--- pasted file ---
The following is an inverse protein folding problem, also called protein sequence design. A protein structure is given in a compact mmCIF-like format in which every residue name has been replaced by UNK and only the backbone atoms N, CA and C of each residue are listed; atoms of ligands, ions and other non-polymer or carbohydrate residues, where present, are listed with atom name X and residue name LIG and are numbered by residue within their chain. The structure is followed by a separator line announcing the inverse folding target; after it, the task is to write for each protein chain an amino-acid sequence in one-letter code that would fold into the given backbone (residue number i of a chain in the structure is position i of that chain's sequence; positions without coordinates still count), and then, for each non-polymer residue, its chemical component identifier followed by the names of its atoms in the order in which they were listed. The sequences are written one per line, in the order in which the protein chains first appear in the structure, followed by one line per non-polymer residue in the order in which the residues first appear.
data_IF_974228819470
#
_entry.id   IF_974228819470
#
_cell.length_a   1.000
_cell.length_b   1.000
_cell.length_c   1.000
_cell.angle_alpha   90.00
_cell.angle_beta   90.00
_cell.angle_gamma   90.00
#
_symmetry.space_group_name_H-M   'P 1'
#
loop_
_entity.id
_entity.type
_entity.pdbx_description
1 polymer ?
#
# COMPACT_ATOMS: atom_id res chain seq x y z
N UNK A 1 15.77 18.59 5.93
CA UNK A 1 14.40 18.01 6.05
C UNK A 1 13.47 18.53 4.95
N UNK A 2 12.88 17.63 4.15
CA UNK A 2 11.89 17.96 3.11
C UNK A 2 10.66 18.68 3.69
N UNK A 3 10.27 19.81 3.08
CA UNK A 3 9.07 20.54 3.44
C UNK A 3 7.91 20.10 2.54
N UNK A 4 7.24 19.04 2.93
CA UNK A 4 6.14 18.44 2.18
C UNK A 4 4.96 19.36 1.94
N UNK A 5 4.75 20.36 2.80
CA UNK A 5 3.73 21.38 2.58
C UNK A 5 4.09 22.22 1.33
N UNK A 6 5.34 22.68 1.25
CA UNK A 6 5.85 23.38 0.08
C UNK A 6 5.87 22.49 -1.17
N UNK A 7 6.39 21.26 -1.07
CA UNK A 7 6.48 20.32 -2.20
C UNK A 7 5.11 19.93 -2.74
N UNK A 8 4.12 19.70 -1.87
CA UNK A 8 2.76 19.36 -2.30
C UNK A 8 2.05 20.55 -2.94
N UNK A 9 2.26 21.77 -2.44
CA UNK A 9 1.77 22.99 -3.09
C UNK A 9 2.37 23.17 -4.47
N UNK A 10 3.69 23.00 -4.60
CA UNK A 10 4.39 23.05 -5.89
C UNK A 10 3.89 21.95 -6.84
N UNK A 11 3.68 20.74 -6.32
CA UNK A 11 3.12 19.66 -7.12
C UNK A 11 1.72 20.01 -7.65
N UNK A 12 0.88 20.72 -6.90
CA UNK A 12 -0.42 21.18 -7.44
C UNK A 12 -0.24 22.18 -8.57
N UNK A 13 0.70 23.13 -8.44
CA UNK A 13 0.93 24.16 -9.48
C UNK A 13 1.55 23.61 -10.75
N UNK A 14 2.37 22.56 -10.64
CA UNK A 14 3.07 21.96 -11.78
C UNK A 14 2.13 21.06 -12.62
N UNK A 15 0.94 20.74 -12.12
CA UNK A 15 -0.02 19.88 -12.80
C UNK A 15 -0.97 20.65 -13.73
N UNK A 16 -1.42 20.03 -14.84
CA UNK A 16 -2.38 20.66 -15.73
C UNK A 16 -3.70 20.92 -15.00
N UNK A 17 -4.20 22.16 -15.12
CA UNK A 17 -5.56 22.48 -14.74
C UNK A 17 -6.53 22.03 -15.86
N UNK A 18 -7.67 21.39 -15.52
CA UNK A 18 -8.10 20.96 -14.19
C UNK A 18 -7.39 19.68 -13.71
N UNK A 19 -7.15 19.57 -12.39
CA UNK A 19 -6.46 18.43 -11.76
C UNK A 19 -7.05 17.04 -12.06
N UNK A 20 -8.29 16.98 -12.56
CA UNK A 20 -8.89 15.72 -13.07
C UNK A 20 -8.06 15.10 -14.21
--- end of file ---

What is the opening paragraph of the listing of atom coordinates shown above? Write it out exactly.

The following is an inverse protein folding problem, also called protein sequence design. A protein structure is given in a compact mmCIF-like format in which every residue name has been replaced by UNK and only the backbone atoms N, CA and C of each residue are listed; atoms of ligands, ions and other non-polymer or carbohydrate residues, where present, are listed with atom name X and residue name LIG and are numbered by residue within their chain. The structure is followed by a separator line announcing the inverse folding target; after it, the task is to write for each protein chain an amino-acid sequence in one-letter code that would fold into the given backbone (residue number i of a chain in the structure is position i of that chain's sequence; positions without coordinates still count), and then, for each non-polymer residue, its chemical component identifier followed by the names of its atoms in the order in which they were listed. The sequences are written one per line, in the order in which the protein chains first appear in the structure, followed by one line per non-polymer residue in the order in which the residues first appear.